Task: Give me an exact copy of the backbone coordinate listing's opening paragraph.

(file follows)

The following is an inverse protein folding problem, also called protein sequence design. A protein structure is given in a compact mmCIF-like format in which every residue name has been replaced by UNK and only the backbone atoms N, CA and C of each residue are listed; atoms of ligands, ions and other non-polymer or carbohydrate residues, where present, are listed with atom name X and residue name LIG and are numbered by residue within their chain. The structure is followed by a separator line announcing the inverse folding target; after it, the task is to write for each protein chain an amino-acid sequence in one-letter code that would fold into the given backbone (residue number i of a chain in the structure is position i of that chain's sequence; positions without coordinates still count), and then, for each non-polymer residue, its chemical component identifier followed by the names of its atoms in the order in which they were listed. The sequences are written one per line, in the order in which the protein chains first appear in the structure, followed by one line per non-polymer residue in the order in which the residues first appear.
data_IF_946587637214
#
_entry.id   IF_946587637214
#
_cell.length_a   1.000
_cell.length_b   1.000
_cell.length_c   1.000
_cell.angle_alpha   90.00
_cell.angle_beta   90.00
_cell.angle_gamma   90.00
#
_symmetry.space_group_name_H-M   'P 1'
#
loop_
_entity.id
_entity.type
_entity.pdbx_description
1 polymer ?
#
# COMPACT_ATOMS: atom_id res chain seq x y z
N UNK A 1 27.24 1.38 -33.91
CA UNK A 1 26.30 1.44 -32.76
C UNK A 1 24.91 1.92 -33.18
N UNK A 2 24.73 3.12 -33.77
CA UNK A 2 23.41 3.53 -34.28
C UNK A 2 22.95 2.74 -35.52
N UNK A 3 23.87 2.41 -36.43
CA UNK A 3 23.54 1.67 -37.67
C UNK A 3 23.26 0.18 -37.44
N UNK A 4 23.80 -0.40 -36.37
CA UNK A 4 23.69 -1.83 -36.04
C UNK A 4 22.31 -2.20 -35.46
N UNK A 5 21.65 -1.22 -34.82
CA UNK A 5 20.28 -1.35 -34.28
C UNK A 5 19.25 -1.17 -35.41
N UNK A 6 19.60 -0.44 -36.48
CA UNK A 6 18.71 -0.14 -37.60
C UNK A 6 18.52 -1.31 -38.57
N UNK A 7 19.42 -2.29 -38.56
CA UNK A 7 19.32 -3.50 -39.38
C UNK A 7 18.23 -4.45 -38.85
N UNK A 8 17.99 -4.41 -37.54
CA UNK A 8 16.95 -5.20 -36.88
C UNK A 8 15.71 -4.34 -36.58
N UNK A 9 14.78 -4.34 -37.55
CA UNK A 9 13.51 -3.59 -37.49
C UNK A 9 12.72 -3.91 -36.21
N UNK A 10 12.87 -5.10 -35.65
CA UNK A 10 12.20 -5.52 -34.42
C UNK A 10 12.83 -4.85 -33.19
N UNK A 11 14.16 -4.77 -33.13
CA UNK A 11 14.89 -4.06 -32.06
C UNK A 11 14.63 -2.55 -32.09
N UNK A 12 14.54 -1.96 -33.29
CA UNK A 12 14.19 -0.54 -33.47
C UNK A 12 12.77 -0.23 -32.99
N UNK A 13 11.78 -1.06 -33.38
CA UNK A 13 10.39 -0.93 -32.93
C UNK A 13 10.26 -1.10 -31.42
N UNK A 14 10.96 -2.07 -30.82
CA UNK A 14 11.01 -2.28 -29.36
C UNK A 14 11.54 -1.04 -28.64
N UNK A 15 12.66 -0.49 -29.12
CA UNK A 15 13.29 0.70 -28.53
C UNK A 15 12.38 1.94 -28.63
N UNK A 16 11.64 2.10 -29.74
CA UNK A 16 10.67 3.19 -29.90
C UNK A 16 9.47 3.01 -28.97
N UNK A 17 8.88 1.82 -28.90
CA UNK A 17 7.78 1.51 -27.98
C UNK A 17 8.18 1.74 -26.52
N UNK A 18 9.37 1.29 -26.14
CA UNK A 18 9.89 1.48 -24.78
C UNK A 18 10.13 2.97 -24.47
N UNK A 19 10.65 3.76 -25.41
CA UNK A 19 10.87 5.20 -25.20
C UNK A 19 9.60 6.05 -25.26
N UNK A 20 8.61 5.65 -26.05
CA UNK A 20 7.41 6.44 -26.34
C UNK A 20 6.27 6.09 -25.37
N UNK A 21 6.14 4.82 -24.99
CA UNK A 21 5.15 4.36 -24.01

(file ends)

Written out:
The following is an inverse protein folding problem, also called protein sequence design. A protein structure is given in a compact mmCIF-like format in which every residue name has been replaced by UNK and only the backbone atoms N, CA and C of each residue are listed; atoms of ligands, ions and other non-polymer or carbohydrate residues, where present, are listed with atom name X and residue name LIG and are numbered by residue within their chain. The structure is followed by a separator line announcing the inverse folding target; after it, the task is to write for each protein chain an amino-acid sequence in one-letter code that would fold into the given backbone (residue number i of a chain in the structure is position i of that chain's sequence; positions without coordinates still count), and then, for each non-polymer residue, its chemical component identifier followed by the names of its atoms in the order in which they were listed. The sequences are written one per line, in the order in which the protein chains first appear in the structure, followed by one line per non-polymer residue in the order in which the residues first appear.